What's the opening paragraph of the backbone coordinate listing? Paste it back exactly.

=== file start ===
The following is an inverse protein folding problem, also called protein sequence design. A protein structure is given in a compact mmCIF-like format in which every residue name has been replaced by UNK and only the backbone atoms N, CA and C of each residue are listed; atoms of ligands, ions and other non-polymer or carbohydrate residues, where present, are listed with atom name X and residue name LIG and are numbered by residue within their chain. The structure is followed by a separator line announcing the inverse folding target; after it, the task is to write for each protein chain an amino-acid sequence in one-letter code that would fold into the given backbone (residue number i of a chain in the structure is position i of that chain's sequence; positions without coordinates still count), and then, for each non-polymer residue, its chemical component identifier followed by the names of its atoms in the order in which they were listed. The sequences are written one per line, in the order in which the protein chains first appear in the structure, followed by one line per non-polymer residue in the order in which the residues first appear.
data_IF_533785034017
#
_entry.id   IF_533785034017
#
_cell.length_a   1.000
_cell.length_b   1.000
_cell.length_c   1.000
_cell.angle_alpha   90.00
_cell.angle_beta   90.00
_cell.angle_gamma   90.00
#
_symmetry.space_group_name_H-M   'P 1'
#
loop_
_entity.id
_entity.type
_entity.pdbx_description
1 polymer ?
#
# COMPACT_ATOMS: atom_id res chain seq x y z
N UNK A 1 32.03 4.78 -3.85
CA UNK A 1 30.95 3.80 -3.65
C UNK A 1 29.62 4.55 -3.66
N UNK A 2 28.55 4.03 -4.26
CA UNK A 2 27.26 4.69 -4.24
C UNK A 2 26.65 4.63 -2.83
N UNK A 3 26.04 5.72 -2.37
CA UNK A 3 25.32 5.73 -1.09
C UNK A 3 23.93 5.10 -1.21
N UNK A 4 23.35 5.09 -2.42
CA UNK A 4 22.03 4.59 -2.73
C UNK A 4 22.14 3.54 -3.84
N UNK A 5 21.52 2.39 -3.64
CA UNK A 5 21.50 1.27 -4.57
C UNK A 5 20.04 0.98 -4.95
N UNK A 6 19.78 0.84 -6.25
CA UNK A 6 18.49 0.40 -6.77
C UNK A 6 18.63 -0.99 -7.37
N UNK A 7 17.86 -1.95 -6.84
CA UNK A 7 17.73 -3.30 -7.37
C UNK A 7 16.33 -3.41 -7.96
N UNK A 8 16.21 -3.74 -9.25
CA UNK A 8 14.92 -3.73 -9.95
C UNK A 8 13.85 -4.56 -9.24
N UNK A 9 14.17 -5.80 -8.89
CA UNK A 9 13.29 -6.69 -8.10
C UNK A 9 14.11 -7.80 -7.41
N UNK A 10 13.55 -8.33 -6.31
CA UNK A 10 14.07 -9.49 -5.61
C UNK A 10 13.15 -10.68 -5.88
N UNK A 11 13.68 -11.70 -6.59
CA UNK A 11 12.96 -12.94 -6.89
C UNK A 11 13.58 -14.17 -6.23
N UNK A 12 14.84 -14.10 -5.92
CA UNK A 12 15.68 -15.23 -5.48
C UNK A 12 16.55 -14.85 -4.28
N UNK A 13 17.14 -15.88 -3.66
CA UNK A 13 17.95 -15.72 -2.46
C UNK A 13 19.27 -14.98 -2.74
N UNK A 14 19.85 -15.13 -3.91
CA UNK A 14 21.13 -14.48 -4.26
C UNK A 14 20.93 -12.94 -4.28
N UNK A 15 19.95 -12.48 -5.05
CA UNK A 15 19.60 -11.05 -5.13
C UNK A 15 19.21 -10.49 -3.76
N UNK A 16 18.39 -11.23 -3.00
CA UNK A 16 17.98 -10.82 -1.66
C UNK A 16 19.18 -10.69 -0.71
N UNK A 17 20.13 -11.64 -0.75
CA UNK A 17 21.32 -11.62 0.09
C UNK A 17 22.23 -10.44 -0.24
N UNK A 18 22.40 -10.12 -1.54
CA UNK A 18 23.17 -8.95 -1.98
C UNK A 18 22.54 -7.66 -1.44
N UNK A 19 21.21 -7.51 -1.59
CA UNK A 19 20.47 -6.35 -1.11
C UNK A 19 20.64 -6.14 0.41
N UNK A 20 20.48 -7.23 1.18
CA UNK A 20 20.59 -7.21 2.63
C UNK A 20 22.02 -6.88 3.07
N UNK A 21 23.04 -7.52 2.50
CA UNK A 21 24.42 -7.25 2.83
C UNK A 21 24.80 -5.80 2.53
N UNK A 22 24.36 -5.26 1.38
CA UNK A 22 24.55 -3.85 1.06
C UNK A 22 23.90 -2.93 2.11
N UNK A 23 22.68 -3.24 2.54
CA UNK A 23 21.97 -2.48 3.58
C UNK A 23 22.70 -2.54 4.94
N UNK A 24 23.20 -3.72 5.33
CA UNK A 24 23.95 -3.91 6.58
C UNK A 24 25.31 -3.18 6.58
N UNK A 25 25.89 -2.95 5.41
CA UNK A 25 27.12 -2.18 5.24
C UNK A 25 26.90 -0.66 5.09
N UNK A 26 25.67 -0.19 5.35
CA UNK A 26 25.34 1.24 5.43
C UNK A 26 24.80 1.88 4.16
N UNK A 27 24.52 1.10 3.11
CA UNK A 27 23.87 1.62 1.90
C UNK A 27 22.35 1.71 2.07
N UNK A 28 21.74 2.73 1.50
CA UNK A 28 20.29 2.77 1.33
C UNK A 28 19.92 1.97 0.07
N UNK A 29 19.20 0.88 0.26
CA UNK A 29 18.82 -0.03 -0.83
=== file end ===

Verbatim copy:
The following is an inverse protein folding problem, also called protein sequence design. A protein structure is given in a compact mmCIF-like format in which every residue name has been replaced by UNK and only the backbone atoms N, CA and C of each residue are listed; atoms of ligands, ions and other non-polymer or carbohydrate residues, where present, are listed with atom name X and residue name LIG and are numbered by residue within their chain. The structure is followed by a separator line announcing the inverse folding target; after it, the task is to write for each protein chain an amino-acid sequence in one-letter code that would fold into the given backbone (residue number i of a chain in the structure is position i of that chain's sequence; positions without coordinates still count), and then, for each non-polymer residue, its chemical component identifier followed by the names of its atoms in the order in which they were listed. The sequences are written one per line, in the order in which the protein chains first appear in the structure, followed by one line per non-polymer residue in the order in which the residues first appear.